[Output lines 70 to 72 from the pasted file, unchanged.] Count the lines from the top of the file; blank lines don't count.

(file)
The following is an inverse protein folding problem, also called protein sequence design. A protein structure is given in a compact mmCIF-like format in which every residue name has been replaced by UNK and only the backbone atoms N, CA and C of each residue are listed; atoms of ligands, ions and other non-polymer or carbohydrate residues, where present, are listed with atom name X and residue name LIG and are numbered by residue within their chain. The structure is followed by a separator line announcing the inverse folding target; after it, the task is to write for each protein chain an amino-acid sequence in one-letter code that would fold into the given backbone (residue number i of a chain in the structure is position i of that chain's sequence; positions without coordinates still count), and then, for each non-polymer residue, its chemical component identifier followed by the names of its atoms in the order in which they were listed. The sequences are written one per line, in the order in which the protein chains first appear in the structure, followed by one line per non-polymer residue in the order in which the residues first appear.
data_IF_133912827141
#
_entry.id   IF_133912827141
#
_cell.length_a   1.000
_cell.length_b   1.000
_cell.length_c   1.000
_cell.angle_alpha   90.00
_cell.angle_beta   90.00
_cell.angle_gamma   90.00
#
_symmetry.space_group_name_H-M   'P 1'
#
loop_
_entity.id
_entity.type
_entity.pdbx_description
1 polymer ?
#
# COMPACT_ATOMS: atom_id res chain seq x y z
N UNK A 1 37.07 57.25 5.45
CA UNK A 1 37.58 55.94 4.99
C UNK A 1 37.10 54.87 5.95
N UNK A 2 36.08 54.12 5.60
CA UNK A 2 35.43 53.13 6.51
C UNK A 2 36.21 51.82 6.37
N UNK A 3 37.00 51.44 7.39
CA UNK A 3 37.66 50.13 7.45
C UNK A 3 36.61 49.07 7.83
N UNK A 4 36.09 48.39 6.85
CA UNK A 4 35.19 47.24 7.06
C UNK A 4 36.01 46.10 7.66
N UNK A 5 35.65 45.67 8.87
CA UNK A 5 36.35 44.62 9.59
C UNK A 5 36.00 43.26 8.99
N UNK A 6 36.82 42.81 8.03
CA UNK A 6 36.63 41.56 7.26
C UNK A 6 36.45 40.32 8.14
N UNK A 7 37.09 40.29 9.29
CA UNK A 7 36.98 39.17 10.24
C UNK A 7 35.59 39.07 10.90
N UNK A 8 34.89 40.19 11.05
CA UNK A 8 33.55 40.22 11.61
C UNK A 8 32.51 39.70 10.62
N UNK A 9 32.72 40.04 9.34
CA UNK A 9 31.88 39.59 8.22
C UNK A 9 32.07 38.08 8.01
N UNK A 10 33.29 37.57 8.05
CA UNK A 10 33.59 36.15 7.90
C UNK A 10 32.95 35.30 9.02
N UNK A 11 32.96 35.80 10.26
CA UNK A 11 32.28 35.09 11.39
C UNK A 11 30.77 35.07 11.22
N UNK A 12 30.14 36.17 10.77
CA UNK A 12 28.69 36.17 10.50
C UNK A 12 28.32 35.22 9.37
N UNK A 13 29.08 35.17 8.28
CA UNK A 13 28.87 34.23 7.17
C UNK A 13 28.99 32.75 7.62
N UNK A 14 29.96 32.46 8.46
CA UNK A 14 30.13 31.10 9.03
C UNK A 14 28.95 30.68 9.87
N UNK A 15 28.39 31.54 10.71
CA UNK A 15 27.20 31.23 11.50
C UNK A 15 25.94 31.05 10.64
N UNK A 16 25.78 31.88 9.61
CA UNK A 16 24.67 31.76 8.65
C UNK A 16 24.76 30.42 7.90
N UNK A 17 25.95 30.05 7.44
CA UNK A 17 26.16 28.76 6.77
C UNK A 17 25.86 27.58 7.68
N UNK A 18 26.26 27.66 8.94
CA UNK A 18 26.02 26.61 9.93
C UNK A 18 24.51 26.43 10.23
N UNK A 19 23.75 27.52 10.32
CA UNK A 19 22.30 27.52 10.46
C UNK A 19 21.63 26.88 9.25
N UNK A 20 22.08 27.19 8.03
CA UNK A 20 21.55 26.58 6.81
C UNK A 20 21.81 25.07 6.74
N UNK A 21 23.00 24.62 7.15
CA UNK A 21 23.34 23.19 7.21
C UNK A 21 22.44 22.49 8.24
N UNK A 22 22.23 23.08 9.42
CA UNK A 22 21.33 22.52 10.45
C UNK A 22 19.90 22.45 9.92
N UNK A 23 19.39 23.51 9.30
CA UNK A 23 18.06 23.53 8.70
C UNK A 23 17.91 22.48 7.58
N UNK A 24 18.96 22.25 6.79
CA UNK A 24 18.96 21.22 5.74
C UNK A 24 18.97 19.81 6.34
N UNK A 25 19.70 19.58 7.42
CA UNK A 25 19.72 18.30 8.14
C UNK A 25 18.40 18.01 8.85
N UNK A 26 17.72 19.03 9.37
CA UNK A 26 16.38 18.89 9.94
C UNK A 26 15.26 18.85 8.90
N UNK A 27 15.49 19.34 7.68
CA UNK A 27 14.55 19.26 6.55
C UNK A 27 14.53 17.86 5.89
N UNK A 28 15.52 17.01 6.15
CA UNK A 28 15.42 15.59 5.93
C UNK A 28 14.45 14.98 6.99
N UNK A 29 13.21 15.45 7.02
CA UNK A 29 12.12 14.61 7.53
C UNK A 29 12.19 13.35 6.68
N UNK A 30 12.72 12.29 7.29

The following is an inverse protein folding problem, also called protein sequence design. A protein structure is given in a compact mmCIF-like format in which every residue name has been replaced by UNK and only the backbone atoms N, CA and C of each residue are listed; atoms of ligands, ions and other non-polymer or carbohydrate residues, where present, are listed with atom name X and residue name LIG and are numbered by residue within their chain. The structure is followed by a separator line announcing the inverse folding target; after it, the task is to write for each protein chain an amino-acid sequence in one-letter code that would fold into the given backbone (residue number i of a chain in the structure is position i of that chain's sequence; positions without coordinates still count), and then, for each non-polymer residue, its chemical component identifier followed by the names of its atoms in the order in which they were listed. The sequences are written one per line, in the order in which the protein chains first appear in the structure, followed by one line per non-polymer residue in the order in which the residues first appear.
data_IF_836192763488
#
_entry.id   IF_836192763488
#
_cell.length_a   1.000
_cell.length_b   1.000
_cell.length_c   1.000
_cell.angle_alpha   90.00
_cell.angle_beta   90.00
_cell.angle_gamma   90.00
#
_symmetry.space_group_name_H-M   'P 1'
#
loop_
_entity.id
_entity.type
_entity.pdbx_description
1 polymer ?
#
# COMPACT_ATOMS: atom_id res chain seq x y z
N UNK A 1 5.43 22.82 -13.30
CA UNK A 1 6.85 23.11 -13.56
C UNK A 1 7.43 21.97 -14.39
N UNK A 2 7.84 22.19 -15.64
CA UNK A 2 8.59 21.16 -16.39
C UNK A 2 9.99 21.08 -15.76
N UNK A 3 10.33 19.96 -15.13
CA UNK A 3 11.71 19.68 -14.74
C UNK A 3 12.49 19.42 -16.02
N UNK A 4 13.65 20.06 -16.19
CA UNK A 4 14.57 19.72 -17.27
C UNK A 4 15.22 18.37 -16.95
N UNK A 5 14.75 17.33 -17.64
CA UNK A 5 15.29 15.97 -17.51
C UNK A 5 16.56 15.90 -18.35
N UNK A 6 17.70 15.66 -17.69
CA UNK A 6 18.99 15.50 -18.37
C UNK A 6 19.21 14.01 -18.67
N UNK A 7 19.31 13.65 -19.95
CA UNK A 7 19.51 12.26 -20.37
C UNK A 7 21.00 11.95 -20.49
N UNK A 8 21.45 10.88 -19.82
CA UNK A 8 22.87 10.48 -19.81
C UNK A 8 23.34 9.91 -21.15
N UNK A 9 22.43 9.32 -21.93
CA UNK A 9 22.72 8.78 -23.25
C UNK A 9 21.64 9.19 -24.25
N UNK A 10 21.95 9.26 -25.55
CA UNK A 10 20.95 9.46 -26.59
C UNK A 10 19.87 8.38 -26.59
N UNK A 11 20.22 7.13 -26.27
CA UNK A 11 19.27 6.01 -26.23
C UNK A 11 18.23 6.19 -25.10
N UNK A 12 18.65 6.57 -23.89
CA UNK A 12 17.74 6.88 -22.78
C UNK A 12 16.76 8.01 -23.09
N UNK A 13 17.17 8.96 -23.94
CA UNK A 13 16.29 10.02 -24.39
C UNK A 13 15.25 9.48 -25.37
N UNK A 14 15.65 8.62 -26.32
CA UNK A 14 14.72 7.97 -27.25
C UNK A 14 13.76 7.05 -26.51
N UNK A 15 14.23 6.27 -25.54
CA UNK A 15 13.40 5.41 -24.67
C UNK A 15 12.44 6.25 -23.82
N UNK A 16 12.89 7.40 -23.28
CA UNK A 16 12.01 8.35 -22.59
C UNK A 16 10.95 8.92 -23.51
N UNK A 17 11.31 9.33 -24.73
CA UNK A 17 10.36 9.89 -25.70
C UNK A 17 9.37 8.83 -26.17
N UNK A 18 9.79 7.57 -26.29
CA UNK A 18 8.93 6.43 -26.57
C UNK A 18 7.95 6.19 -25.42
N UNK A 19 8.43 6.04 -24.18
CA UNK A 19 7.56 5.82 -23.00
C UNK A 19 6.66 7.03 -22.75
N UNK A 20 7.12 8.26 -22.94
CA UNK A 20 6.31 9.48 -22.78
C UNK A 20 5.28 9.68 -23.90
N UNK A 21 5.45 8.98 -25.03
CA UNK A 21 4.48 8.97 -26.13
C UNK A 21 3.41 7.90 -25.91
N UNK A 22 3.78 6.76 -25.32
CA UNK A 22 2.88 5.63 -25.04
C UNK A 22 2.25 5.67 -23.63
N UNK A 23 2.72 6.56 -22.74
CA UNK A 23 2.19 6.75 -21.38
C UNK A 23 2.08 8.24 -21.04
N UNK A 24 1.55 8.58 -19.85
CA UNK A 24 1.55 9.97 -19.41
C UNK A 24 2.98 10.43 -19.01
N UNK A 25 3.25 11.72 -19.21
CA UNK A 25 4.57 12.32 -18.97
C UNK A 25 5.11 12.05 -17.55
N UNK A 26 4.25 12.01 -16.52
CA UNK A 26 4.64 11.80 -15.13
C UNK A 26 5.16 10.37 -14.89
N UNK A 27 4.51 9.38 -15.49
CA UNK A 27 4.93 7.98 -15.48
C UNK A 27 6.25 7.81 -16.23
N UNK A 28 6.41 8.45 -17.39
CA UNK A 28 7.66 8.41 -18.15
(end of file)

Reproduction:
N UNK A 17 25.95 30.05 7.44
CA UNK A 17 26.16 28.76 6.77
C UNK A 17 25.86 27.58 7.68